IF the Ukraine aid was so important, why didn’t the Democrats put it up by itself rather than larding it down with pork? Were they afraid their own side wouldn’t support it without the goodies?

    It’s more the opposite. They were afraid they wouldn’t get the votes for all the goodies unless Ukrainian aid was included. Popular and necessary things are often thrown into these gigantic bills

    The Democratic leadership doesn’t like passing bills that would get 80& or more Yea votes. They would prefer to use that as a sweetener for less popular or less necessary things.

    Similarly, things that are really needed or popular are rarely “paid for” The budget items that are “paid for” are things that need that kicker.

    The more essential some item is, the more likely is it to be financed for borrowing. (in Congressional calculations)

    Sammy Finkelman (02a146)

  46. Kevin M:

    They said that the pork in the bill was so egregious that even the Ukraine aid could not cover up the stench. That isn’t hypocritical, that’s integrity……IF the Ukraine aid was so important, why didn’t the Democrats put it up by itself rather than larding it down with pork? Were they afraid their own side wouldn’t support it without the goodies?

    It wasn’t “loaded up with goodies,” it was part of the omnibus spending bill to fund the Federal government through the rest of the FY.

    Rip Murdock (d2a2a8)

  47. @33 I voted third party. As bad as the dumpster fire is if he won AOC would win in 2024 and biden would be in senile hospice.

    asset (7658fe)

  48. I doubt that any authorization to use force would pass the Senate.

    Oh, I think it might. How many million murders would it take for you to vote “Aye”?

    Only one or two of the Senate Republicans who voted against aid to Ukraine would vote to authorize force in Ukraine.

    Rip Murdock (d2a2a8)

  49. Some Ukraine war news:

    Four Russian generals have now been killed, about 1/5 of those in theater.

    Here’s how one happened:

    n one case, “the Ukrainians intercepted a general’s call, geolocated it, and attacked his location, killing him and his staff,” US military officials tell the Times, noting many generals are using unsecured phones and radios. Ukraine released audio purportedly of Russian soldiers discussing Gerasimov’s death and complaining of problems with their secure communications network, the BBC reports.

    Shades of August, 1914.

    They might as well be broadcasting in the clear. Even if not in the clear they have the metadata.

    The United States told Putin that they could overhear their communications (and there was no way things could be changed quickly)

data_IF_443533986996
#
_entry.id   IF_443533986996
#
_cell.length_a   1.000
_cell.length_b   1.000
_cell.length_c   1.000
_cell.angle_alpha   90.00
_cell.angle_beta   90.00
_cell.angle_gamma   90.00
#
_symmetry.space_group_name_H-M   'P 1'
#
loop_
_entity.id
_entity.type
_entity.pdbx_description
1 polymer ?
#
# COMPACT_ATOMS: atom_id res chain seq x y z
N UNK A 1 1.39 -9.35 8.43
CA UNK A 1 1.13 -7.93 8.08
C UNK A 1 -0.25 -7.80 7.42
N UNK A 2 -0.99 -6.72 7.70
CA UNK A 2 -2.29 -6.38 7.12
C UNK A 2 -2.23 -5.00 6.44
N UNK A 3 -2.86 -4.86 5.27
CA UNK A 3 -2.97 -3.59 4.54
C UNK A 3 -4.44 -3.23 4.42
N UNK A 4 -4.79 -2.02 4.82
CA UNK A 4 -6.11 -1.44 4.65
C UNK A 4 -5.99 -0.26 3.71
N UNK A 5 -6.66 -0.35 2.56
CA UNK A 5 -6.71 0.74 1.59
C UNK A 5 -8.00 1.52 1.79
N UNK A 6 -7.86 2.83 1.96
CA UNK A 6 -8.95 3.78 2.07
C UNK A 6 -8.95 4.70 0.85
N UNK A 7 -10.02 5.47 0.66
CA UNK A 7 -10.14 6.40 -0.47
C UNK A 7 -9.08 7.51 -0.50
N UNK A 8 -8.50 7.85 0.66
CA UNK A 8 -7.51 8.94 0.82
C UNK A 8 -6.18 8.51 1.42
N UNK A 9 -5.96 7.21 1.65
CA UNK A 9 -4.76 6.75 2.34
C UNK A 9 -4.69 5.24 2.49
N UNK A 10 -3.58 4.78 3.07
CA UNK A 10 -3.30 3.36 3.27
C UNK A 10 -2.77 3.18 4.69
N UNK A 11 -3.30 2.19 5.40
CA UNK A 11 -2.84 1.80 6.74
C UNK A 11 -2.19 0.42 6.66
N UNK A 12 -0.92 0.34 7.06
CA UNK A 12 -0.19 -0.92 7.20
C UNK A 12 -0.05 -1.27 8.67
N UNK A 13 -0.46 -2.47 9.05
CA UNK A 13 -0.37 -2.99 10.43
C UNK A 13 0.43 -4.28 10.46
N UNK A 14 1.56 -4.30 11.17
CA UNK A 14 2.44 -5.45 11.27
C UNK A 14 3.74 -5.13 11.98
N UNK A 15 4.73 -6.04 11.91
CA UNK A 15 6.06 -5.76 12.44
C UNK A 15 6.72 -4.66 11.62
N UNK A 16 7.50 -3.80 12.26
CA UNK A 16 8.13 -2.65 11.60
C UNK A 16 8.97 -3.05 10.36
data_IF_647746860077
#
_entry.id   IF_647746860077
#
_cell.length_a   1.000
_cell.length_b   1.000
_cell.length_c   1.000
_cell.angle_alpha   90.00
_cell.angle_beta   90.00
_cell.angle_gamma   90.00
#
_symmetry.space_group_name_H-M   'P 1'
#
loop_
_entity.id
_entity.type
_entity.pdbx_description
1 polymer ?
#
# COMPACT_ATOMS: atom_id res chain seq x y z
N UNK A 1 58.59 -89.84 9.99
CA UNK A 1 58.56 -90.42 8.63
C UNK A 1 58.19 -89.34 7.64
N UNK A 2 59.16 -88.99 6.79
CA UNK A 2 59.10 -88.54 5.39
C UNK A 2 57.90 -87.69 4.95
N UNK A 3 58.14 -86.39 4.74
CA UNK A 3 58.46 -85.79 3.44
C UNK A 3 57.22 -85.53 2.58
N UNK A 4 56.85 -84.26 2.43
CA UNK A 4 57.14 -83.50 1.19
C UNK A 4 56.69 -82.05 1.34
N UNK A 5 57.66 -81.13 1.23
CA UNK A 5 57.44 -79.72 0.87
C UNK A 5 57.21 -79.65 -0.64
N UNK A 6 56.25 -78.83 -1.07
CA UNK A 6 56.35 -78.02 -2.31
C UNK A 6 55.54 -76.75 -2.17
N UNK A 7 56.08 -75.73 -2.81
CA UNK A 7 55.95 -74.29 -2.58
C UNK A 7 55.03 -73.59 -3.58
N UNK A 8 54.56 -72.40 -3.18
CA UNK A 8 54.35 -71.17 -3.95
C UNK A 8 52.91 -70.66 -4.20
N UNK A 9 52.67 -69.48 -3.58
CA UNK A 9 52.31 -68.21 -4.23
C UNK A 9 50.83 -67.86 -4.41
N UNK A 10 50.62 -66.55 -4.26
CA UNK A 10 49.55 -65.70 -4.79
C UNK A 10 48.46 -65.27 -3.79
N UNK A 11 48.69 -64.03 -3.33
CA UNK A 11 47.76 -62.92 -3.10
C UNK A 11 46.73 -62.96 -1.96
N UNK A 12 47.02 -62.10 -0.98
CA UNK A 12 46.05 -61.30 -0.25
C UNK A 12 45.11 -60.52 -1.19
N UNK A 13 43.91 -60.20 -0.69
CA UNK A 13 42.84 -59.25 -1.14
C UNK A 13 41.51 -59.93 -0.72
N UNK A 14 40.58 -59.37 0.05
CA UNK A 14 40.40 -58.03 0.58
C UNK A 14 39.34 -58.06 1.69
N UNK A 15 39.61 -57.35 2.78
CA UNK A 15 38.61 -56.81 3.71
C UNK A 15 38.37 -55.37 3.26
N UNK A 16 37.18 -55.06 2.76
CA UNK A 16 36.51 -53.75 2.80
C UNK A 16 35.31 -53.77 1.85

Putin didn’t listen.

    In another item, an American citizen was killed on a breadline – one of ten civilians shot by snipers. This is like Sarajevo, Bosnia. Grozny and Syria aren’t the only precedents. What Serbia did is also a precedent (Serbia was closely allowed with Russia. This was before Putin took control but things were going on that Yeltsin didn’t interfere with or was too often too drunk or inattentive to know.)

    Sammy Finkelman (02a146)

  50. Cheical warfar precedenta;

    I mentioned the yellow rain” in Laos in 1975, followed by Soviet use in Afghanistan in the early 1980s (maybe they stopped because they wanted the U.ZS. to agree to nuclear disarmament) followed by Saddam Hussein against the Kurds in 1988 (and in combat against Iran – the weapons that Oliver North and John Poindexter got to Iran in 1986 or so might have been enough for Iran to prevail if it wasn’t for the chemical weapons. And then there’s Syria.

    Sammy Finkelman (02a146)

  51. A famous actress in Ukraine is one of the civilian dead:

    Sammy Finkelman (02a146)

  52. ANOTHER top Russian commander killed: Elite paratroop colonel and his deputy are ‘liquidated’ by Ukrainians as death toll in Putin’s army hits 7,000
    The death of Col Sergei Sukharev, of the 331st Guards Parachute Assault Regiment from Kostroma, was confirmed by state TV in Moscow.
    Commander of the Kostroma Airborne Regiment, Colonel Sergei Sukharev… got lost in the “[military] exercises”, but returned home the right way,’ said the Ukrainian statement.

    His deputy Major Sergei Krylov was killed alongside him, said the report.

    They were among a number slain from the ‘glorious’ Kostroma regiment, seen as among Russia’s most elite fighting forces.
    Sukharev was seen on Russian TV in January when he led his troops back from Kazakhstan where they had been sent following a wave of protests.
    Killed, too, in the latest Ukrainian fighting was military intelligence officer Sergey Vishnyakov, of the GRU’s 22nd Separate Special Forces Brigade.

    He is believed to have been killed fighting near Mariupol in a Grad attack by Ukraine’s Azov battalion.

    Lieutenant Colonel Yuri Agarkov, from Volgograd, commander of a motorised rifle regiment, died during a special operation.

    Major Ruslan Petrukhin, deputy battalion commander of the 38th Motorised Rifle Brigade, was also reported killed in action in Ukraine.
    Yet the daily toll – including elite soldiers – indicates Russia is haemorrhaging its forces in a ‘military operation’ supposedly fought to boost its security, and ‘deNazify’ Ukraine.

    Moscow had deployed the 331st Guards Parachute Assault Regiment previously in Chechnya in two wars after the fall of the USSR, in Georgia in 2008, and in the Donbas in 2014.
    The Pentagon estimates at least 7,000 Russian troops have now died in the fighting, with another 14,000 to 21,000 having been wounded, accounting for nearly a fifth of the estimated 150,000 men that Putin amassed on the border before before giving the order to attack 21 days ago.

    Rip Murdock (d2a2a8)